Proceeds benefit ongoing Opera House restoration
    Info:  603/522-0126 or 603/522-6349

Say it Ain’t So, Alice!

May 24, 2008

From today’s Boston Globe (can’t find a link to the story)—Alice Cooper is a golfer. “I took up golf 26 years ago when I quit drinking…I just traded one addiction for another.” Well, as long as it’s an addiction, I guess it’s OK…

But here is Alice as I prefer to think of him: with Muppets:

Jesus Christ Superstarrr

May 19, 2008

I went to Boston last weekend to see the touring Jesus Christ Superstar. Starring Ted Neeley, who’s been Jesusing for a long time. I fear he is now a tidge too old for the part, but what the hey; for a 64-year-old guy he still has a pretty impressive set of pipes.

The real standout was Corey Glover as Judas. Apparently I would have heard of him and his band Living Colour had I listened to 80’s funk metal, or if I had paid more attention to Guitar Hero 3. Maybe I’ll seek out one of their albums, or at least play GH3 again. What’s up, though, with so many black Judases? Random chance? Subtle racism? The part is just too cool for white guys to play?

The rest of the cast was generally good as well, although much more Broadway than Neeley and especially Glover. Broadway is fine and all, but JCS is among the least Broadwayish of shows—the first recording was after all not staged at all, and had a cast of decidedly non-Broadway (or West End) actors and singers. And really I think Broadway gloss gets in the way of the panic and terror and chaos of the story. These are people who are scared and confused and don’t really know what they’re doing—and it’s hard for me to believe that in someone who has the self-assurance and practiced confidence of a Broadway singer. Give me a cast of strung out hippies and roadies, I say! Well, maybe that’s just me. And in any case Glover’s rock-star affect, and voice, made up for much.

And something else that bothered me (and explains the title of this post): everyone except Glover really seemed to be emphasizing their r’s. They sounded like Brits imitating Americans. What’s up with that? Am I so used to pretentious English choral style that I can’t take good old American singing voices?

Polish and r’s aside, I don’t mean to dis the rest of the cast here, because as I said they really were good. Tiffini Dodson (a Tennessee girl!) as Mary Magdalene and Craig Sculli as Pilate especially so.

I was struck by something that should have been completely unsurprising: how much this production sounded like the show’s various earlier incarnations. Having gone through a bit of Webber/Rice phase (how gay is that? and don’t get me started on Evita), I still pretty much have the whole thing mostly engraved in my brain, and at only one point did I experience even the slightest dissonance between the soundtrack in my head and the one on the stage. The instruments could have been canned, using tracks from the original production, and I’d never have noticed. Neeley was of course in the movie. Even Glover had a bit of a Murray Head thing going, I thought. Only Herod’s song was reworked, with a bit of a Latin beat (and some spoken dialog, the only spoken lines in the show). I’m told that productions often rework Herod a bit; it’s the only bit of levity in the show, and everyone wants to make the most of it.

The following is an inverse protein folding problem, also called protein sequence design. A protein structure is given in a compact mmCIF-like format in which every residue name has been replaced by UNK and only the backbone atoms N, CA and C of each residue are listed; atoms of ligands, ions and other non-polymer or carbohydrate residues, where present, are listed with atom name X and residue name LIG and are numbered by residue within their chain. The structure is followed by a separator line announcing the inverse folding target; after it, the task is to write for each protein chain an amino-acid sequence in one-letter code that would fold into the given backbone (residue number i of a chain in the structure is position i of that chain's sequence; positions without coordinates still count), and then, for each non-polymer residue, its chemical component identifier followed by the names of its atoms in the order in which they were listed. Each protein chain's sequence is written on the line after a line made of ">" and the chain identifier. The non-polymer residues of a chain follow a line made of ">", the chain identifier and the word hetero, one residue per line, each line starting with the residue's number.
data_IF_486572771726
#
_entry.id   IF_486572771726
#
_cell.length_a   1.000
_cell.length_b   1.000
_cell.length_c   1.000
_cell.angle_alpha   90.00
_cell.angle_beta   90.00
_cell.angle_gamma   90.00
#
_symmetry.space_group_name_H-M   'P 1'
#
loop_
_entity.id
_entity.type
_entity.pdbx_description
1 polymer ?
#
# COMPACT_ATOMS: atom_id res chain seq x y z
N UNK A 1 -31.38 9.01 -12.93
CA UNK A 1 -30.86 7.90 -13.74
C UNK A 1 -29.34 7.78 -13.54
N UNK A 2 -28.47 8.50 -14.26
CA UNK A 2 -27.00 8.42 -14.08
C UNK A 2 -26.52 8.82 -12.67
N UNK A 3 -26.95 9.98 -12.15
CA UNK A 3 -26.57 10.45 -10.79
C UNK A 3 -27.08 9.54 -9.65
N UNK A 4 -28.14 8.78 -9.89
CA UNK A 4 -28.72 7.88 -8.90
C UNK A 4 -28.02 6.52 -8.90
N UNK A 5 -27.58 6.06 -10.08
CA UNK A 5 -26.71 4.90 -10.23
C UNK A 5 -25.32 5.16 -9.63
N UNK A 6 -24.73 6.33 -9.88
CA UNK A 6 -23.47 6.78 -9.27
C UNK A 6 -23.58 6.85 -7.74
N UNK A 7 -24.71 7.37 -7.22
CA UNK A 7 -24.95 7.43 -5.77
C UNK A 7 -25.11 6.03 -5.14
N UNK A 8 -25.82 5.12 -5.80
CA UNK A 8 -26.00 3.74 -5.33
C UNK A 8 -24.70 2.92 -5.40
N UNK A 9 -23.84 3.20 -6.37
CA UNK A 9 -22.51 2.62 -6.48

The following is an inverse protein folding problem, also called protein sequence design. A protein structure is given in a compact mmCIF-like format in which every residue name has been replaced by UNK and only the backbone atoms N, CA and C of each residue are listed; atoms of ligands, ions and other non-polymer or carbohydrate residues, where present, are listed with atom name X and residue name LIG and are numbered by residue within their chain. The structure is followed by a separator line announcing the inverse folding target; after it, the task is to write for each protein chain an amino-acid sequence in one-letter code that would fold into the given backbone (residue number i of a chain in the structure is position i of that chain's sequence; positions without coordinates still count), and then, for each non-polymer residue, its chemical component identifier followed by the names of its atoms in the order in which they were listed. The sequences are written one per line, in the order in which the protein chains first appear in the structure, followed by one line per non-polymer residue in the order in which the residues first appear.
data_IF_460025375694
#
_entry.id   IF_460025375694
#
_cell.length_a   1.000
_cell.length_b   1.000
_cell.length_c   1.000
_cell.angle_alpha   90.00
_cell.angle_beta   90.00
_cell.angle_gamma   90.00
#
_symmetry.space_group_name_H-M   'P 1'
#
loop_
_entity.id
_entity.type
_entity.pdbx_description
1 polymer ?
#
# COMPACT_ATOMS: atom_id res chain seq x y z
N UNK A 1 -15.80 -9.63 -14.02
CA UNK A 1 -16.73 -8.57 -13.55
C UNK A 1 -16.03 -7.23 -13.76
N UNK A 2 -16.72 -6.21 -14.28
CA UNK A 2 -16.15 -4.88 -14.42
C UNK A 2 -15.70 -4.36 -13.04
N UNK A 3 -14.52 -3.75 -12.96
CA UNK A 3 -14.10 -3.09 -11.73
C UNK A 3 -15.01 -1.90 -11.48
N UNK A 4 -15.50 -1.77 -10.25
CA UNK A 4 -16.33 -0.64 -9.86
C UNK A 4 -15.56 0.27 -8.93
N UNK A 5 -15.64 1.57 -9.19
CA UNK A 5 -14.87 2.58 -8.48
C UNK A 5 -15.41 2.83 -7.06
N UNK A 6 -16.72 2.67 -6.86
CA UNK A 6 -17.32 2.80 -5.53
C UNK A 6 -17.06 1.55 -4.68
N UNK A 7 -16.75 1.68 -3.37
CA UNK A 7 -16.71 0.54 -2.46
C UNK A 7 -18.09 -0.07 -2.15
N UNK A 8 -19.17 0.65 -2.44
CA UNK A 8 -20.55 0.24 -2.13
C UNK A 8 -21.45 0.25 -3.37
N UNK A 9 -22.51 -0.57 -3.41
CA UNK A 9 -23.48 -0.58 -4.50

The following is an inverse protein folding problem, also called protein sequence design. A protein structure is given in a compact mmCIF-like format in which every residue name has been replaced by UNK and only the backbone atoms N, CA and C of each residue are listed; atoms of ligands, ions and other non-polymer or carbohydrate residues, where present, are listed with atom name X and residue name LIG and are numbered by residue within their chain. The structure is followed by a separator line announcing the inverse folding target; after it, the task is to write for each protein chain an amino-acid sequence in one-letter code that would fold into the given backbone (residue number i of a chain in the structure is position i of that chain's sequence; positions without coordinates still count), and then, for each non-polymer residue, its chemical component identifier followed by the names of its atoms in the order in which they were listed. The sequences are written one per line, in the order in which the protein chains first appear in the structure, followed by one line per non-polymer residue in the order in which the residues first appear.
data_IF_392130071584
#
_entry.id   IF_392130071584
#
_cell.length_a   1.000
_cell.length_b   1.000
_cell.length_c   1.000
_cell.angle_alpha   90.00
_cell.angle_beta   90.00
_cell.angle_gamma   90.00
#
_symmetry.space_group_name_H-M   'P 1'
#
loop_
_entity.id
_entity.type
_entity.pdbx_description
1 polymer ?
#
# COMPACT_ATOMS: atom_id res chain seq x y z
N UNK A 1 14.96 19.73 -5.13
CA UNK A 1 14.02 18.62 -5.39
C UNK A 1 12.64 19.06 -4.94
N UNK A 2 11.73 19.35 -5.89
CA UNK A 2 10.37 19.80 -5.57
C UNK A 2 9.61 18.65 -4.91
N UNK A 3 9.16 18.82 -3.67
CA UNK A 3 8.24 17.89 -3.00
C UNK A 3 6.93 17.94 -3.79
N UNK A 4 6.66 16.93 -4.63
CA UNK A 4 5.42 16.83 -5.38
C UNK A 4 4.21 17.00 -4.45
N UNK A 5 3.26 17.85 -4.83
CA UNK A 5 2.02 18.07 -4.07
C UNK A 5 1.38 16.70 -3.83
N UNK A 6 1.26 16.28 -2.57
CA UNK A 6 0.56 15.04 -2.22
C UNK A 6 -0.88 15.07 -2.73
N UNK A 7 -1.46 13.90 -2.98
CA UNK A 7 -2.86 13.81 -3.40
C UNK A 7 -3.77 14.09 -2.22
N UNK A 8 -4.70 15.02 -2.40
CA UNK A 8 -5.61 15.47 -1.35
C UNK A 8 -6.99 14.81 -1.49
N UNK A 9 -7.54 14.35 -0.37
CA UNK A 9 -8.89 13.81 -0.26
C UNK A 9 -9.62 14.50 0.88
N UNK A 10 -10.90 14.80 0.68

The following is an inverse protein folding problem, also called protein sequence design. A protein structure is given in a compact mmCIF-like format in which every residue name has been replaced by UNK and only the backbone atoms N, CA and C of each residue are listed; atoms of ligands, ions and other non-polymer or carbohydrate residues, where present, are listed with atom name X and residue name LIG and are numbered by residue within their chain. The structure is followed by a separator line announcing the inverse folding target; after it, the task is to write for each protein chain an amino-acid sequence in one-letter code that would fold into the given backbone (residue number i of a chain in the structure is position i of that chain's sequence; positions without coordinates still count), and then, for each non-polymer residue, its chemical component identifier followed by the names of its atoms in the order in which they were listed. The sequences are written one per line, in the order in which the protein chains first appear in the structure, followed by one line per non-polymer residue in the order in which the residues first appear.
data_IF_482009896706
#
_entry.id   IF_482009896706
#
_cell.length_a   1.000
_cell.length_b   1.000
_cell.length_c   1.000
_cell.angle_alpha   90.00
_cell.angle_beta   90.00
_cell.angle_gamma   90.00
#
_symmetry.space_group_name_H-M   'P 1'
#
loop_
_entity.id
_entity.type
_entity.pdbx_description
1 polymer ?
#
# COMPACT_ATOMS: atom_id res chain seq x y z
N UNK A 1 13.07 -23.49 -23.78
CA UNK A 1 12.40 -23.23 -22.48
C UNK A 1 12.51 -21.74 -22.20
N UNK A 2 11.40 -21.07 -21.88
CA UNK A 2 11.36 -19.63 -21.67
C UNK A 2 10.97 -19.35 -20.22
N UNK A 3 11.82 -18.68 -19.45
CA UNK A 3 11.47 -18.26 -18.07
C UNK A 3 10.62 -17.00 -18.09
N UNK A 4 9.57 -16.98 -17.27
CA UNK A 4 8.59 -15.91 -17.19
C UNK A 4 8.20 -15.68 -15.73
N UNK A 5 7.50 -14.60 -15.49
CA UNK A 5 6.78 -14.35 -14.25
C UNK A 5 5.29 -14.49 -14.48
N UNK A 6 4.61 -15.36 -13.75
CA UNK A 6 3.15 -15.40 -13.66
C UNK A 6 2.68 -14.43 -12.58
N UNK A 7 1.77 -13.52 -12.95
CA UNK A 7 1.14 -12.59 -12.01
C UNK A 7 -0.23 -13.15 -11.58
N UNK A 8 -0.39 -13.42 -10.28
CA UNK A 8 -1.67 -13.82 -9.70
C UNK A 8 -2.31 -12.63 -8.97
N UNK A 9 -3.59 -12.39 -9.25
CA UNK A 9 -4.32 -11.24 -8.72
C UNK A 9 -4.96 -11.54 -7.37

I went with a largish group, and it was interesting to see various people’s reactions. Several people who didn’t know the show—these including my wife and daughter—hated it. Those of us for whom it loomed large in our formative consciousnesses loved it. One complaint I heard was that people couldn’t understand the words. I didn’t notice that, but then, I knew them all already.

Maybe people were confused by the plot as well. I’ve always thought the central conceit of the show—that Judas betrayed Jesus because he feared that Jesus’s followers were getting too noticeable, and that the Romans would step in and crush them—never made much sense to me. I just never much cared. I figured young Andrew and Tim just needed some Judas story to hang songs on, and settled for the first thing that seemed to work at all.

And one last almost-unrelated note: I see in Tim Rice‘s Wikipedia article that his marriage broke up when he had an affair with Elaine Page. I did not know that!

Preludes from Parthenia

February 12, 2008

I transcribed a couple of pieces from Parthenia this weekend. The Bull is a particularly neat little thing; I like the way it can’t decide whether it’s major or mixolydian (if I’m using those terms more or less correctly).

Dr Bull, by the way, seems to have been a bit of a Jack-the-Lad, frequently in trouble for adultery, presumably with unwisely chosen women. He looks decidedly Satanic in the wonderful painting at the wikipedia article.

I’m a CPDL contributor now

December 16, 2007

I’ve submitted all my Billings scores to the CPDL. Years of guilt about using all that free stuff without contributing anything in return are now assuaged!